What will be the fate of eighth-century scholar Bhavabhuti’s classic play Uttarramacharita in the days to come? Will it be suppressed?
This disturbing thought has been coming back to the mind again and again as the RSS-VHP-BJP campaign to revise, rewrite and redact India’s literary, religious, cultural and political history gathers momentum at a time when the trio is ruling in big states like Uttar Pradesh, Madhya Pradesh, Rajasthan and Assam, besides having its own prime minister at the Centre. Soon after the Narendra Modi government assumed power at the Centre, HRD minister Smriti Irani in July 2014 chose Y Sudershan Rao to head the Indian Council for Historical Research (ICHR). Rao had earlier been the chief of the Andhra Pradesh chapter of the Akhil Bharatiya Itihas Sankalan Yojana (ABISY), an organisation set up by the RSS to rewrite Indian history from a “Bharatiya perspective” and to remove the “distortions” introduced by western scholars and their Indian followers.
Soon after his appointment as ICHR chairman, Rao declared in a newspaper interview: “The stories of the Ramayana and the Mahabharata cannot be termed ahistorical just because there is not enough archaeological hard evidence. Excavations cannot be done in many places since people are living there and you cannot evict them.”
Rao had written several articles seeking to establish that stories of the Puranas and particularly the Ramayana and the Mahabharata were truthful accounts of historical events. Elsewhere, he had also claimed that Indians were flying aeroplanes, carrying out stem cell research, and might even have been using cosmic weapons 5,000 years ago. In his view, the two epics were adequate to understand the ancient world rather than relying on evidence or research. His views were in conformity with those that Prime Minister Narendra Modi expressed soon after coming to power. Addressing an audience of doctors, he declared that the Hindu god Ganesha’s head was an evidence that ancient Indians knew how to perform plastic surgery and Karna, the famous Mahabharata warrior, was in fact a test-tube baby.
In view of the centrality of the two epics in the history project of the RSS, it’s not at all surprising that ABISY organising secretary Balmukund Pandey is busy organising a massive seminar in August in Gorakhpur, the fiefdom of Uttar Pradesh chief minister Yogi Adityanath, where “nationalist historians” will discuss how to purge Ramayana of some unsavoury incidents related to Rama’s life. These include Sita’s agni pareeksha (trial by fire) and her eventual banishment on account of rumours. Pandeya argues that these episodes have been added to the Uttarkanda of Valmiki’s Ramayana to show Rama in a bad light. “How could Rama who was maryada purushottam ask Sita to sit on a pyre? How could he banish her?”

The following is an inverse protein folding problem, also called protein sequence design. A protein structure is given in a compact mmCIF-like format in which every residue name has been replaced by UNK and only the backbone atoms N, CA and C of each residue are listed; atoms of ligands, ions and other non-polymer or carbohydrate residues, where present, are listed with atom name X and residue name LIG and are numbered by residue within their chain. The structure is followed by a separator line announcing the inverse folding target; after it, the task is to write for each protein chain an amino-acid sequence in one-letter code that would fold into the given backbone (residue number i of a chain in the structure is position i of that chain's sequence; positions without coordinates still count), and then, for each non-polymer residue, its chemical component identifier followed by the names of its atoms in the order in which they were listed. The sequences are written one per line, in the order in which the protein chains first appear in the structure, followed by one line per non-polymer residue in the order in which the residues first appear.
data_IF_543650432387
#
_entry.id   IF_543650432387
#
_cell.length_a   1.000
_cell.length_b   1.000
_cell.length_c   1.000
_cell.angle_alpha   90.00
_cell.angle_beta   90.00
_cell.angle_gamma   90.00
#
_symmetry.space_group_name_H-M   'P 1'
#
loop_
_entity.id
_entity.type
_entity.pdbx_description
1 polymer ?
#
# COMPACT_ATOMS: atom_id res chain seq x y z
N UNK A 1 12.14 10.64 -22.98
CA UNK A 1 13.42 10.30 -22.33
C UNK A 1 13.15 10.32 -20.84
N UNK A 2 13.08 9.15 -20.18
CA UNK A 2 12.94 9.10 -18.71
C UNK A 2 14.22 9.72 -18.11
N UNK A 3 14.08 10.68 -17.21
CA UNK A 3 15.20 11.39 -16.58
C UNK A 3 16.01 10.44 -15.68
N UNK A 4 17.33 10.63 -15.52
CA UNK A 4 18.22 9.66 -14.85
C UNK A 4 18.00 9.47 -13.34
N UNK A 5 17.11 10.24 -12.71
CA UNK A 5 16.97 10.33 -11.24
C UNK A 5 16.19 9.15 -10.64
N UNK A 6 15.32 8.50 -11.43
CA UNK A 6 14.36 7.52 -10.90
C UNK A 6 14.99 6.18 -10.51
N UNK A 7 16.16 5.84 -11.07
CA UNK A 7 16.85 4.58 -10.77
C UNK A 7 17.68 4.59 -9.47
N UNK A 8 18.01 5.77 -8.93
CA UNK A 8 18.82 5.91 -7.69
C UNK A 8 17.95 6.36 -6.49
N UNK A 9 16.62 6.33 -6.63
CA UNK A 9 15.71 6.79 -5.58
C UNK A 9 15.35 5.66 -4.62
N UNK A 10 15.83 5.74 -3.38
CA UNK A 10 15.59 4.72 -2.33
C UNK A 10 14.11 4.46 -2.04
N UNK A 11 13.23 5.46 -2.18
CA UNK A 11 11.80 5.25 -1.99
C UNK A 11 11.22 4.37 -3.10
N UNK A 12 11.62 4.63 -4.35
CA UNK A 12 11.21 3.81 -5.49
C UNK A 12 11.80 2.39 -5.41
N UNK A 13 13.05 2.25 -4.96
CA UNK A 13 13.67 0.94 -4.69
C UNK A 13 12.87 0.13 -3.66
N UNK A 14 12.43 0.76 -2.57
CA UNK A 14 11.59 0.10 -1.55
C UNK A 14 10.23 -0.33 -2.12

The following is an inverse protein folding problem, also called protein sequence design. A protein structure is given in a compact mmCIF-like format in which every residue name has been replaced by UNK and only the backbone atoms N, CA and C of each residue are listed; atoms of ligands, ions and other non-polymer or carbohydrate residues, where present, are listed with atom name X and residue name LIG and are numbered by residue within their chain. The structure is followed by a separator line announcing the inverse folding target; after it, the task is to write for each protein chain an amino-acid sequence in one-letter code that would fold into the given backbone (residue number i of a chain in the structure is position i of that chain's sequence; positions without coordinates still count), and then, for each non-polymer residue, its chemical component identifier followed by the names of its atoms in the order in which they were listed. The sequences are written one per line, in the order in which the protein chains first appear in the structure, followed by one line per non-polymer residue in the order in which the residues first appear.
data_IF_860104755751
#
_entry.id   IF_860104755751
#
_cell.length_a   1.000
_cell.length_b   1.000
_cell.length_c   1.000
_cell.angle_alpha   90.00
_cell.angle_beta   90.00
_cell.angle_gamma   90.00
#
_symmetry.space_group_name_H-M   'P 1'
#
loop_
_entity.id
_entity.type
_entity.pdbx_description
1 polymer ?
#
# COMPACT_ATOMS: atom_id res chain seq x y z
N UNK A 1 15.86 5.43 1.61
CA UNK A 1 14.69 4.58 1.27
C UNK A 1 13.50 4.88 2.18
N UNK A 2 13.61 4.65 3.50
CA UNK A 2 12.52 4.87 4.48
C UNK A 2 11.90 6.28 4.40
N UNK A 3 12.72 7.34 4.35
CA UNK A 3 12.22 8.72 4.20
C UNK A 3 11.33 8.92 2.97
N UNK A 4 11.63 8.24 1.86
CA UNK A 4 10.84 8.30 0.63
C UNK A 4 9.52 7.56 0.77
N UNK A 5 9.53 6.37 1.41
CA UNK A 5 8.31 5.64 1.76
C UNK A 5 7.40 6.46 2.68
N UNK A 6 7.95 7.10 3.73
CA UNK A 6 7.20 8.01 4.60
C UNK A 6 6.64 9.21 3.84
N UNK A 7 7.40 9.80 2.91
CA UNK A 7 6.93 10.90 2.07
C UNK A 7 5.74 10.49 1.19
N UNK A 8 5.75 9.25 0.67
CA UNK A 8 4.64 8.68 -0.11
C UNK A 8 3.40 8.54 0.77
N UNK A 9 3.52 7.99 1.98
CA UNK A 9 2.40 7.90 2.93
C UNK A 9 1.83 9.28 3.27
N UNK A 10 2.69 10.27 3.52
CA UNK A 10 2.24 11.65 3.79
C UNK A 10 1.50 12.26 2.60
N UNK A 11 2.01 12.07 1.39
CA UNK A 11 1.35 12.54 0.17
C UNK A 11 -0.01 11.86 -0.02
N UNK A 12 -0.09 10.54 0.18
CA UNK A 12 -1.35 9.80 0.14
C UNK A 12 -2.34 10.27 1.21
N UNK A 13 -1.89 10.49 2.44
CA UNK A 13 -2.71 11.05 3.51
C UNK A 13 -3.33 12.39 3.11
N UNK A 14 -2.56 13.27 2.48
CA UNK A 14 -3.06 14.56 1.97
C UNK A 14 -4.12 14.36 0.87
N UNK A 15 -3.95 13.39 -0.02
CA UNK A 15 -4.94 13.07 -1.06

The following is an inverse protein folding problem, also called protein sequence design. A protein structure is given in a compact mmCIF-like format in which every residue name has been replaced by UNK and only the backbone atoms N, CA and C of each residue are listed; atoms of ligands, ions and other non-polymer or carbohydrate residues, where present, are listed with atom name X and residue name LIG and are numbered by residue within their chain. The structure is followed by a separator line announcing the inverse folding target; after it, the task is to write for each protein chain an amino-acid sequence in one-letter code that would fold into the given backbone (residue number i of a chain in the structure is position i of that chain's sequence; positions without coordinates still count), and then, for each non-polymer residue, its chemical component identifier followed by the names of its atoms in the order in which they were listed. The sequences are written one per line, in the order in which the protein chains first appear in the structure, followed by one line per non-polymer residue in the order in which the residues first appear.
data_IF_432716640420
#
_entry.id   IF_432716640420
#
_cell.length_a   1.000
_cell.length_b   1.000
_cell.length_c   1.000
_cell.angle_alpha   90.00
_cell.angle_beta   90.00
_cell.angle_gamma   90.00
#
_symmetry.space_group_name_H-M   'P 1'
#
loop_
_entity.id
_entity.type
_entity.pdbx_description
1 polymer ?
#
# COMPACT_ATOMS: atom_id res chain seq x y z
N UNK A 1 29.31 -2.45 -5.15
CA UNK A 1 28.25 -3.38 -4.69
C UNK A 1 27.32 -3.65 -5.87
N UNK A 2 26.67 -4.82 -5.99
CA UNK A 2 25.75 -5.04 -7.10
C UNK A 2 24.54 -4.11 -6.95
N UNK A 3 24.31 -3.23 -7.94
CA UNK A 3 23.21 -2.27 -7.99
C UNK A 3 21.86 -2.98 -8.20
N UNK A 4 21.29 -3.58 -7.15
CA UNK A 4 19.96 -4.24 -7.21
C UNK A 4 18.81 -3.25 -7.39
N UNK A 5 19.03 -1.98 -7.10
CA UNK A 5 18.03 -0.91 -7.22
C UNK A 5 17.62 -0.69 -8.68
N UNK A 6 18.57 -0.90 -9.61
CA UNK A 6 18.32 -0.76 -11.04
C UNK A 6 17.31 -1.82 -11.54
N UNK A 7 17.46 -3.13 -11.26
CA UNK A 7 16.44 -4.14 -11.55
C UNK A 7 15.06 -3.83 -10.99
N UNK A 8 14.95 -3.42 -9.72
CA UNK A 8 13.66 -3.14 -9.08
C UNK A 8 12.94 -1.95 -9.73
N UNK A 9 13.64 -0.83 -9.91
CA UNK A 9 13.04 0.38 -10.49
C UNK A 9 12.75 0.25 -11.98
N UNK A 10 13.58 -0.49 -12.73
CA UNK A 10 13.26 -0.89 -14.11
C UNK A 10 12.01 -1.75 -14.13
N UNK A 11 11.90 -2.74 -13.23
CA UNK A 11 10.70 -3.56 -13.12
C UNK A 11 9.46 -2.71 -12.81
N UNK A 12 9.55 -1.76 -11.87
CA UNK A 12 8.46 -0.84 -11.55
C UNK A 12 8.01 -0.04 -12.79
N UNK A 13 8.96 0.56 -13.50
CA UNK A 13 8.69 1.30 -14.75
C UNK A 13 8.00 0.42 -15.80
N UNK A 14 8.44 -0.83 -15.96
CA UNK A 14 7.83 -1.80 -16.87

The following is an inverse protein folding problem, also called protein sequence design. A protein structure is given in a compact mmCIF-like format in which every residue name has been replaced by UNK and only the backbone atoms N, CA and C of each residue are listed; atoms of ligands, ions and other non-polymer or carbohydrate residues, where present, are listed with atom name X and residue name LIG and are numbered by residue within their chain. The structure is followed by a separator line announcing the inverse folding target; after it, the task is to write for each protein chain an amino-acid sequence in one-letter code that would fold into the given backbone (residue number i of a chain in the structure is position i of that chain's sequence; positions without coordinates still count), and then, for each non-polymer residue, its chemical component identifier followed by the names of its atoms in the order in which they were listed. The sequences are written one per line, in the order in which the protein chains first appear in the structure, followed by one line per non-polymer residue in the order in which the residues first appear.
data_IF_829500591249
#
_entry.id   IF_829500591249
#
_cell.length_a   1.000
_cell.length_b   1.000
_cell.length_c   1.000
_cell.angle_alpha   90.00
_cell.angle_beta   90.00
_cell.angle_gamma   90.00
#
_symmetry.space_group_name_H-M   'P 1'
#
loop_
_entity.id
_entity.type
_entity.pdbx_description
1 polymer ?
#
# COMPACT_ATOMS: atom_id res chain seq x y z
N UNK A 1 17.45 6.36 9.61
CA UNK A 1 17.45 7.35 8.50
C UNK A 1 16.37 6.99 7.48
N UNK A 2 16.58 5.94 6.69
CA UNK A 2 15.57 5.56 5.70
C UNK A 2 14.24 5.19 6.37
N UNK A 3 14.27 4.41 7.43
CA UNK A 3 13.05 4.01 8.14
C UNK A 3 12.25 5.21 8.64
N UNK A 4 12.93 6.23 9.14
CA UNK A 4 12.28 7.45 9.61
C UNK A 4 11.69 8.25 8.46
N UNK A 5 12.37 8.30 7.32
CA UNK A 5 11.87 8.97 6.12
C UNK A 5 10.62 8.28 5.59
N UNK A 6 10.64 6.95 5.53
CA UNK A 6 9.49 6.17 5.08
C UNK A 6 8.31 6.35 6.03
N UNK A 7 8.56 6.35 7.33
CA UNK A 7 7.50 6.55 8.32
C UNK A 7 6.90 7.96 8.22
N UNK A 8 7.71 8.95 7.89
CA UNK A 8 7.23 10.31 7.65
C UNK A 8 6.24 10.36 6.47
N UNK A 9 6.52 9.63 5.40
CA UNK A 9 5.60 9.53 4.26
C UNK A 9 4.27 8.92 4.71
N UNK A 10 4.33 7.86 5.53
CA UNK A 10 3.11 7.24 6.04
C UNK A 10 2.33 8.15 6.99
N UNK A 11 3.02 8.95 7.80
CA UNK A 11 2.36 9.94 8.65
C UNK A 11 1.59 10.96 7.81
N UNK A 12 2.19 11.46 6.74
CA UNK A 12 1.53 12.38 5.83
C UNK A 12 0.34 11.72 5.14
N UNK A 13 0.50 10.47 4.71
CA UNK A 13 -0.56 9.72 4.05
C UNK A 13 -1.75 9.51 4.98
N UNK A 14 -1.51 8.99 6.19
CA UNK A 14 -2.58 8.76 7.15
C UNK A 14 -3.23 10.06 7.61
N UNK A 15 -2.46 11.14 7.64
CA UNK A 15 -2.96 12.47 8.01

So, after the Rajasthan government decided to change school history books to tell the students that it was not Mughal emperor Akbar’s armies but Maharana Pratap’s armies that emerged victorious from the battle of Haldighati, now, it is the turn of our epics to suit the whims and fancies of the RSS that wants to propagate calendar history along with calendar art, of which the best audio-visual representation was Ramanand Sagar’s tele-serial Ramayan. If there can be fake news, there can be fake history too.
The main objective behind such exercises is to sanitise India’s history and its religious, literary and cultural heritage to craft a single, hegemonic version that would obliterate all others. Such an approach militates against the country’s age-old tradition of plurality, diversity and coexistence. These exercises are coterminous with the RSS-VHP attempt to fabricate a single, Semiticised version of Hinduism with a single religious authority — remember the so-called Dharma Sansads of the 1990s — and a single interpretation of religious texts.